Black Like Us, a world premiere currently showing at Annex Theatre (as a co-production with Brownbox Theatre), begins in Seattle in the mid-1950s when a young woman who's been passing as white decides to abandon her family for her fiancée. Her decision splits what would have been one Seattle family into two: the family she came from and her future family, which won't discover its African side for generations.

The play has its ups and downs—you can read my review of Black Like Us over here—but I mostly want to draw your attention to this comment beneath it:

I grew up with a guy who decided to pass as White. He secretly had a vasectomy just before he got married so he wouldn’t have to explain any children who may turn out dark, like his ebony-hued older brother. He cut himself from his family of origin, especially his brother, but including his parents, grandparents, and all of his siblings. He became an attorney but could never pursue public office or too much prominence lest his secret come out. He stayed in the shadows, which surprised all who knew him because he was smart, obviously talented, gregarious, and had strong leadership potential.

This is what came to my mind after seeing Black Like Us. Not so much about Romeo and Juliet, rather the impact of secrets. Since race is a political and not a biological construct, what happens when people who have claimed a certain sociopolitical and economic position in the world discover they have done so illegitimately? Do they continue as poseurs, opportunistically explore a redefinition and look for ways of advantage, stand afraid and utterly confused, or some and all of the above? What responsibility sits with those who keep the pact of secrecy over generations? What of the secrets within secrets? Like adoptees finding their birth parents for the first time (or vice versa), the battle between intellectual and emotional response, joy and fear, confusion and clarity are all present. Those are what I took away as the core questions explored in this play.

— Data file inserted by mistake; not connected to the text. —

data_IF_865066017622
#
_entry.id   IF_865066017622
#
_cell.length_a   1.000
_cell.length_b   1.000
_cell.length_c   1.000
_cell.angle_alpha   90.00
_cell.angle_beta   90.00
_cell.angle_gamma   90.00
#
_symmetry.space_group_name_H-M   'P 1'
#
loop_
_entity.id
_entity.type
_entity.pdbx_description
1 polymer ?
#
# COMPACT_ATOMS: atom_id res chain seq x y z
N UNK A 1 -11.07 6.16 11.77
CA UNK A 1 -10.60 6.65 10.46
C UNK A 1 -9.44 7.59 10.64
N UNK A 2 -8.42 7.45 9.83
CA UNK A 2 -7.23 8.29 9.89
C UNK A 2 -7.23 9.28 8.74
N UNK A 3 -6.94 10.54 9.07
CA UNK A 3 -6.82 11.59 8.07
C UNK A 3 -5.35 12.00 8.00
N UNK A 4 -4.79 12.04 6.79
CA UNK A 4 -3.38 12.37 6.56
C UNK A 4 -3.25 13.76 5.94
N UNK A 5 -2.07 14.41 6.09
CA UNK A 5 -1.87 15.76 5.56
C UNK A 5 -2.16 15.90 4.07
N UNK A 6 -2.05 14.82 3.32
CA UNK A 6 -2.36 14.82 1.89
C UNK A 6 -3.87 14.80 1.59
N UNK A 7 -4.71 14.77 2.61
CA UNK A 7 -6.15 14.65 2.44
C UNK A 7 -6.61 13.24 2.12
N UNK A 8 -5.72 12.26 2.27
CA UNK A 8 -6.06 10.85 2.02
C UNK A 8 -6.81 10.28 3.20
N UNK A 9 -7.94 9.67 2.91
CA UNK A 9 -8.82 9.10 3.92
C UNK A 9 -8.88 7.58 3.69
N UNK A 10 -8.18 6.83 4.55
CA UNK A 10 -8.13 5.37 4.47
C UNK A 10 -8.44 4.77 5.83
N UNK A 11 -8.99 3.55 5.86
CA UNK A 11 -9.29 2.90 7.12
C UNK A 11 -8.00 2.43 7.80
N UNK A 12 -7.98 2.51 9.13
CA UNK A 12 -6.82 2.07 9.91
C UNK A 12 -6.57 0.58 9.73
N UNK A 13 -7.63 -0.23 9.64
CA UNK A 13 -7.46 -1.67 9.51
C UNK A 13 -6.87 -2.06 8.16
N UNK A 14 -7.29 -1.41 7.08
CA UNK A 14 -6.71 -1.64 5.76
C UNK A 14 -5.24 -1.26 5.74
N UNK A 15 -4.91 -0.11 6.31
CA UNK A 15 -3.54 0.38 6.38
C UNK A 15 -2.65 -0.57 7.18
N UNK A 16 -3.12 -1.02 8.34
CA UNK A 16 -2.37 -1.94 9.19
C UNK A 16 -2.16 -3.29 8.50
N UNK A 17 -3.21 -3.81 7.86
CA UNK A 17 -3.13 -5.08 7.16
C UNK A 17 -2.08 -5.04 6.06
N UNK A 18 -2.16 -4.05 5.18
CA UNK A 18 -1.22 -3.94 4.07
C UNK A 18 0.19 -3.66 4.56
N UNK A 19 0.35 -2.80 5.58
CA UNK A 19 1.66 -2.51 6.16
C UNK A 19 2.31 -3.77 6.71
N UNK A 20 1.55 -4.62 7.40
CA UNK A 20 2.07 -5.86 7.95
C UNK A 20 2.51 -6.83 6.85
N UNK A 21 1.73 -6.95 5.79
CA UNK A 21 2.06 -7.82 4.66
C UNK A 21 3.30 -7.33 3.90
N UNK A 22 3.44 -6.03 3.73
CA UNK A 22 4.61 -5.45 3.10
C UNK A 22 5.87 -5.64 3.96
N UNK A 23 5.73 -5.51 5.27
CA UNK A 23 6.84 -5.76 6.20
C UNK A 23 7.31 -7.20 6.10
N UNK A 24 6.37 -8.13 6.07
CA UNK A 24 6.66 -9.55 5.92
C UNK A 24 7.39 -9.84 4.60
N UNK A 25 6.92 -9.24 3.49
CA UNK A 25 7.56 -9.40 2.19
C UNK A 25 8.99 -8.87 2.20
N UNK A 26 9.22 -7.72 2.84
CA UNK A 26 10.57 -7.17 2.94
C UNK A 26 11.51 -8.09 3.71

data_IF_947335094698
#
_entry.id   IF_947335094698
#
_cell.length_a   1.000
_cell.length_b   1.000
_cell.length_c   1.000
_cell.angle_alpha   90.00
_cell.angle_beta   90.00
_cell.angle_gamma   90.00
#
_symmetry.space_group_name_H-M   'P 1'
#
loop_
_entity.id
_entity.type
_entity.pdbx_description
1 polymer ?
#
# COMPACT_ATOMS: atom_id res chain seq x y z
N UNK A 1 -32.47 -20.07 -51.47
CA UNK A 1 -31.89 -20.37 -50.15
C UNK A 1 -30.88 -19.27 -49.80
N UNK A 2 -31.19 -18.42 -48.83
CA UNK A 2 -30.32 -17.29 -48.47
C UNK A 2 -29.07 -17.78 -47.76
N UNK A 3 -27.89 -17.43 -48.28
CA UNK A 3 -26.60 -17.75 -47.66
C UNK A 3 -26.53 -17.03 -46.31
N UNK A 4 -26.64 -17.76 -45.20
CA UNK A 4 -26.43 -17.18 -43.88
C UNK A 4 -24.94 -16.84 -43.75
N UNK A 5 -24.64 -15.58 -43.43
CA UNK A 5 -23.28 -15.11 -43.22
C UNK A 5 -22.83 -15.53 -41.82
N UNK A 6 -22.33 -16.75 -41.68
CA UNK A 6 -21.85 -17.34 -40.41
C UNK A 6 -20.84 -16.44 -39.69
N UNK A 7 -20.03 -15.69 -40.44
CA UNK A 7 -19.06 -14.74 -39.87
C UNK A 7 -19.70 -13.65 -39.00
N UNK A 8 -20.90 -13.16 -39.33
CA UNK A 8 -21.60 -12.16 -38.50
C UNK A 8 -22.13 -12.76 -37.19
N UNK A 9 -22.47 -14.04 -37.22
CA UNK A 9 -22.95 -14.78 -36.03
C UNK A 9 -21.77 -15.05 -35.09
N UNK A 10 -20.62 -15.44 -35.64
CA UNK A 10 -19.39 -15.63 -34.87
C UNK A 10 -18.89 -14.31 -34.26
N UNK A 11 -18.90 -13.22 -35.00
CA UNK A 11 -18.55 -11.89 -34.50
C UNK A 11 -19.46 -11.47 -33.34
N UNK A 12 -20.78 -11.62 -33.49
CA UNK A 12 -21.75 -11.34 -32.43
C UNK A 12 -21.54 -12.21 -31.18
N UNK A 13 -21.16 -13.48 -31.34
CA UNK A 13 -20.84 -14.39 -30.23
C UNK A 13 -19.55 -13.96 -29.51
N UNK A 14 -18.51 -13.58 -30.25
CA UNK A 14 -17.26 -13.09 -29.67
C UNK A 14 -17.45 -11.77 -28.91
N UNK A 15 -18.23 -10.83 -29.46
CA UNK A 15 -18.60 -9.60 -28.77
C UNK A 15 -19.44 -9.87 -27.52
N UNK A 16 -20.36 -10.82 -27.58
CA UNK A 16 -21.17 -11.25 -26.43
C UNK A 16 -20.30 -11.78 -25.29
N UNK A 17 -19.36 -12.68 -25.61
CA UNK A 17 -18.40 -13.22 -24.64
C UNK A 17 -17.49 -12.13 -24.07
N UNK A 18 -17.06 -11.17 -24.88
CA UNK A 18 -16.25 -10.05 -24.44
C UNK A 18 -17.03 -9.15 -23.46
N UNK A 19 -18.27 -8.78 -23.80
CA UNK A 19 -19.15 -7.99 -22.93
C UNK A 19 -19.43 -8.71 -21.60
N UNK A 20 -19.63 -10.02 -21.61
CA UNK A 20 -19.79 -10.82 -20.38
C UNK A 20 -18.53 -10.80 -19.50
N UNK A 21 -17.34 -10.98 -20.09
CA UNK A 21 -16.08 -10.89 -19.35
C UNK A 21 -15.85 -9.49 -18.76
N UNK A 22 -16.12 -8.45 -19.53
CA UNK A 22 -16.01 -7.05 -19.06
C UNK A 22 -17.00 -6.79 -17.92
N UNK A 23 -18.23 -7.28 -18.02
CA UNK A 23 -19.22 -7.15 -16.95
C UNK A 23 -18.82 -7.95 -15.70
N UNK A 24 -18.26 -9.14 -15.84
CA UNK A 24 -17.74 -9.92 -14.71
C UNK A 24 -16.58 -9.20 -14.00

“Passing” to gain sociopolitical and economic advantage is true in many communities, even today. Good on the playwright and director for letting us sit with the resulting confusion.

Playwright Rachel Atkins told me that Black Like Us wasn't about her family per se, but inspired by some family stories:

My dad’s father and sister did pass for white at times; my dad could not. In addition, growing up in the pre-Obama years as a little white girl raised by a black man, I was acutely aware of the issues around race, identity, the assumptions we make based on how we see people, and the questions around how we define ourselves.

No matter what its artistic strengths and weaknesses, Black Like Us is a Seattle-specific story that was begging to be told.